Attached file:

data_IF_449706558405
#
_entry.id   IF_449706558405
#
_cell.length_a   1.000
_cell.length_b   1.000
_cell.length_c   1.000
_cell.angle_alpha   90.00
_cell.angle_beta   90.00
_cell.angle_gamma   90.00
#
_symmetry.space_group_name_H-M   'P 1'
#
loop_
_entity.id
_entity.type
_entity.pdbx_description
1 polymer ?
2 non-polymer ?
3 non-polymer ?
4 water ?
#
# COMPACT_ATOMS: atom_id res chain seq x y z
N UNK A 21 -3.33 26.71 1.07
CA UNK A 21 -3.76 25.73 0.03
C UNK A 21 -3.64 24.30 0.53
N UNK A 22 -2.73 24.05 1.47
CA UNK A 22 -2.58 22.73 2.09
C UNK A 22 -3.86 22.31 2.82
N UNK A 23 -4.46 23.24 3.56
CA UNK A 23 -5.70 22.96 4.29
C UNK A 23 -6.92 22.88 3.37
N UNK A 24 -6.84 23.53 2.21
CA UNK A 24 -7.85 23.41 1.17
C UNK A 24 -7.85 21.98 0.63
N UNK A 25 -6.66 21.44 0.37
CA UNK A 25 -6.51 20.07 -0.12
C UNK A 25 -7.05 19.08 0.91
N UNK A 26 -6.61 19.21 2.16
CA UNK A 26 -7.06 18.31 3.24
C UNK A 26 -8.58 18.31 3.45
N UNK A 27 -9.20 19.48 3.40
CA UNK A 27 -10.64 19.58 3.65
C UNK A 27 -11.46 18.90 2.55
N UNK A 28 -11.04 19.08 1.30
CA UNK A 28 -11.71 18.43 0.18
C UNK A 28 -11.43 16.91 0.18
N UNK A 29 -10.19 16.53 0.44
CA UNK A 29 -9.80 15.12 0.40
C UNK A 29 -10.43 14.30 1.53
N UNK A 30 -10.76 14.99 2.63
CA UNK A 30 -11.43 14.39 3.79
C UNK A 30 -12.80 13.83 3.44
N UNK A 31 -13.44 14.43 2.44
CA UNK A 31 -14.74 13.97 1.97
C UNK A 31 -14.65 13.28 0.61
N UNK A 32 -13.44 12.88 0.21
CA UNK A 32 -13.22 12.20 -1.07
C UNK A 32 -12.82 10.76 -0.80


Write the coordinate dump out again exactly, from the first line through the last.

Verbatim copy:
data_IF_449706558405
#
_entry.id   IF_449706558405
#
_cell.length_a   1.000
_cell.length_b   1.000
_cell.length_c   1.000
_cell.angle_alpha   90.00
_cell.angle_beta   90.00
_cell.angle_gamma   90.00
#
_symmetry.space_group_name_H-M   'P 1'
#
loop_
_entity.id
_entity.type
_entity.pdbx_description
1 polymer ?
2 non-polymer ?
3 non-polymer ?
4 water ?
#
# COMPACT_ATOMS: atom_id res chain seq x y z
N UNK A 21 -3.33 26.71 1.07
CA UNK A 21 -3.76 25.73 0.03
C UNK A 21 -3.64 24.30 0.53
N UNK A 22 -2.73 24.05 1.47
CA UNK A 22 -2.58 22.73 2.09
C UNK A 22 -3.86 22.31 2.82
N UNK A 23 -4.46 23.24 3.56
CA UNK A 23 -5.70 22.96 4.29
C UNK A 23 -6.92 22.88 3.37
N UNK A 24 -6.84 23.53 2.21
CA UNK A 24 -7.85 23.41 1.17
C UNK A 24 -7.85 21.98 0.63
N UNK A 25 -6.66 21.44 0.37
CA UNK A 25 -6.51 20.07 -0.12
C UNK A 25 -7.05 19.08 0.91
N UNK A 26 -6.61 19.21 2.16
CA UNK A 26 -7.06 18.31 3.24
C UNK A 26 -8.58 18.31 3.45
N UNK A 27 -9.20 19.48 3.40
CA UNK A 27 -10.64 19.58 3.65
C UNK A 27 -11.46 18.90 2.55
N UNK A 28 -11.04 19.08 1.30
CA UNK A 28 -11.71 18.43 0.18
C UNK A 28 -11.43 16.91 0.18
N UNK A 29 -10.19 16.53 0.44
CA UNK A 29 -9.80 15.12 0.40
C UNK A 29 -10.43 14.30 1.53
N UNK A 30 -10.76 14.99 2.63
CA UNK A 30 -11.43 14.39 3.79
C UNK A 30 -12.80 13.83 3.44
N UNK A 31 -13.44 14.43 2.44
CA UNK A 31 -14.74 13.97 1.97
C UNK A 31 -14.65 13.28 0.61
N UNK A 32 -13.44 12.88 0.21
CA UNK A 32 -13.22 12.20 -1.07
C UNK A 32 -12.82 10.76 -0.80